About 40 million people live close to those ports, but there are no controls on marine emissions in Hong Kong or anywhere else in the Pearl River Delta, he said — and “as a result, more people are subject to more marine pollution with less control than anywhere else on the planet.”
The problem — from the point of view of those who breathe it — is that bunker fuel is cheap, giving shippers a huge incentive to use it: Cleaner fuel can cost twice as much, depending on the quality. Moreover, the price of oil has risen again as the global economy has begun to recover, sending up fuel bills, which make up about 20 or 30 percent of shipping companies’ operating costs.
And the shipping business is not only fiercely competitive, it is also still reeling in the aftermath of the global economic crisis.
Shipping rates and volumes have improved as global trade has picked up, but they remain below precrisis levels. For routes between Asia and the United States, they remain close to historic lows. And about 9 percent of the global shipping fleet still remains idle, much more than during previous downturns, said Azura Shahrim, shipping analyst at HSBC in Hong Kong.
Despite that inauspicious economic backdrop, the shipping industry says it is broadly in favor of using cleaner fuel.
But shipping industry groups argue that before a switch to cleaner fuel can occur, there has to be a cross-border regulatory framework that forces all players to comply with the same requirements.
And regulation of that kind is extremely tricky to draw up. It is not merely a matter, for instance, of the Hong Kong authorities’ unilaterally dictating the use of cleaner fuel.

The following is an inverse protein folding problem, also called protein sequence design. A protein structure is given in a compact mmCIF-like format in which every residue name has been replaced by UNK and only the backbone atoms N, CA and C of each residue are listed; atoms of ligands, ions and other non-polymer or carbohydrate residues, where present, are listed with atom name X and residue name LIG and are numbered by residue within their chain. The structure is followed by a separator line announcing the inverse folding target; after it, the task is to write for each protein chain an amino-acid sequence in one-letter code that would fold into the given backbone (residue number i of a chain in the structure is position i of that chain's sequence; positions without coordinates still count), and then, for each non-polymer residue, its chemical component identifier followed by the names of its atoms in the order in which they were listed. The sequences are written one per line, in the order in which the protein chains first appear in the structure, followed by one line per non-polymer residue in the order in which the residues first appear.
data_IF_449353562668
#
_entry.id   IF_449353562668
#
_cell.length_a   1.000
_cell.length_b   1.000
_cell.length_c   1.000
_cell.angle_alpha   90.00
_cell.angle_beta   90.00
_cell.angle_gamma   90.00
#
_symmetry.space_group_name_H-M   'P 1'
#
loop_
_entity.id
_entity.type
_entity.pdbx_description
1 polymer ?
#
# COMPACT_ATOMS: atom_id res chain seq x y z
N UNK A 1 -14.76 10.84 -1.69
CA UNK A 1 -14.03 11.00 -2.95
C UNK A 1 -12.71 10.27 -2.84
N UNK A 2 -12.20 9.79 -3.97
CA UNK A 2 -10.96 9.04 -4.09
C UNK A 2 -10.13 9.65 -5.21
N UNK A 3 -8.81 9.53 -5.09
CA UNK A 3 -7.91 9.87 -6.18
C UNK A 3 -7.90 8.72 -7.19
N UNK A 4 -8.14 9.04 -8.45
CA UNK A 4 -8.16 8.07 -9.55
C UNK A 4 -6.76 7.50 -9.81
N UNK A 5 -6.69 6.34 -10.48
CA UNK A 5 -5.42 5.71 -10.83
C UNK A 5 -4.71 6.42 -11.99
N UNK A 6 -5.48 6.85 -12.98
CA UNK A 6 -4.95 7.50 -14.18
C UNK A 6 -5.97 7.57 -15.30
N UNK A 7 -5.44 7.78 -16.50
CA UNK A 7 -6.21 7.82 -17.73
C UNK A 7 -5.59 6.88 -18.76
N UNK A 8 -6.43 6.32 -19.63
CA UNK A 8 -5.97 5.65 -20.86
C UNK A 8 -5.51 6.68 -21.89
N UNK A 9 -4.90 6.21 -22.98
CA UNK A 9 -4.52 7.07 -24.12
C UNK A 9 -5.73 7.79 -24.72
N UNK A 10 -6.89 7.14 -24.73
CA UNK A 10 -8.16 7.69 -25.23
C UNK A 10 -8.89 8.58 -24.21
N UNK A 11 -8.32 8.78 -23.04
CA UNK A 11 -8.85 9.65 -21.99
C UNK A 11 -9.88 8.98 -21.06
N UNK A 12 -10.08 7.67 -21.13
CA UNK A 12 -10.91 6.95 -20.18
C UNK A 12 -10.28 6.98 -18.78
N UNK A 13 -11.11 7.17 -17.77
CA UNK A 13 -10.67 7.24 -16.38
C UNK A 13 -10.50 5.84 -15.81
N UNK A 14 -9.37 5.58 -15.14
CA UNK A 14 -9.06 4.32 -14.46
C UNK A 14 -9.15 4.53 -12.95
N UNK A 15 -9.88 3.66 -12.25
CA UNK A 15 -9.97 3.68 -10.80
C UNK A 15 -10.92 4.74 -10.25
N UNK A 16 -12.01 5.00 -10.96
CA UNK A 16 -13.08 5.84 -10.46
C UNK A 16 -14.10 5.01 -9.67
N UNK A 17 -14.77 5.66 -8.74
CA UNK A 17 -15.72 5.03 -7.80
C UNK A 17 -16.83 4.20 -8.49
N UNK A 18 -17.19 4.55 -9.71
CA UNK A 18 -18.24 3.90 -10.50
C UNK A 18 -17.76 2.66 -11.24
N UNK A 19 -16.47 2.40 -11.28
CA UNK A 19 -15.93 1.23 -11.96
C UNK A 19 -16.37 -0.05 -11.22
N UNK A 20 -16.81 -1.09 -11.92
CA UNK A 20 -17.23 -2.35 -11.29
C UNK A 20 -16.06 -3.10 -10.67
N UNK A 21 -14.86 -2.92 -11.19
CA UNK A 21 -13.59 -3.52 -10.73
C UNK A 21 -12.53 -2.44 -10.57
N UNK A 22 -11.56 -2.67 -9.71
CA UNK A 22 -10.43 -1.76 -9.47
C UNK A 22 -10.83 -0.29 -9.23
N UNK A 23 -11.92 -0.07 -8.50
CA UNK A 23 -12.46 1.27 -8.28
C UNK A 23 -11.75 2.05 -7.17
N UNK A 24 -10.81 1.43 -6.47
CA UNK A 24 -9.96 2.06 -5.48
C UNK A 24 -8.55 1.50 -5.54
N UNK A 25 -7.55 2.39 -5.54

An “emission control area” of the kind that will soon take effect off North America’s coast, for example, has to be approved by the International Maritime Organization, the body that looks after international legislation on global shipping.
And countries applying to have such low-emissions areas off their coasts have to show that their shore-based industries, too, are reducing their emissions — all highly laborious stuff involving regulation and much monitoring of shore-based industry emissions, explained Arthur Bowring, managing director of the Hong Kong Shipowners Association, one of the largest associations of its kind.
Another option, Mr. Bowring said, would be for China unilaterally to declare the Pearl River Delta a low-emissions zone within the narrower limits of its own territorial waters. That would avoid the lengthy approval processes that a wider international low-emissions zone would entail.
A potential drawback of that option is that shippers could then find it financially more attractive to go through Shanghai or other Chinese coastal ports — meaning the authorities there would, in turn, have to be included in the deliberations.
There is, however, a silver lining: The issue of marine emissions will gain greater prominence in Hong Kong as emissions from other sources, like power stations, are brought under control, said Mr. Kilburn of Civic Exchange. And the Hong Kong and Guangdong authorities have at least recognized the need to make the Pearl River Delta more environmentally friendly.
“That gives us some grounds for optimism, at least,” Mr. Kilburn said.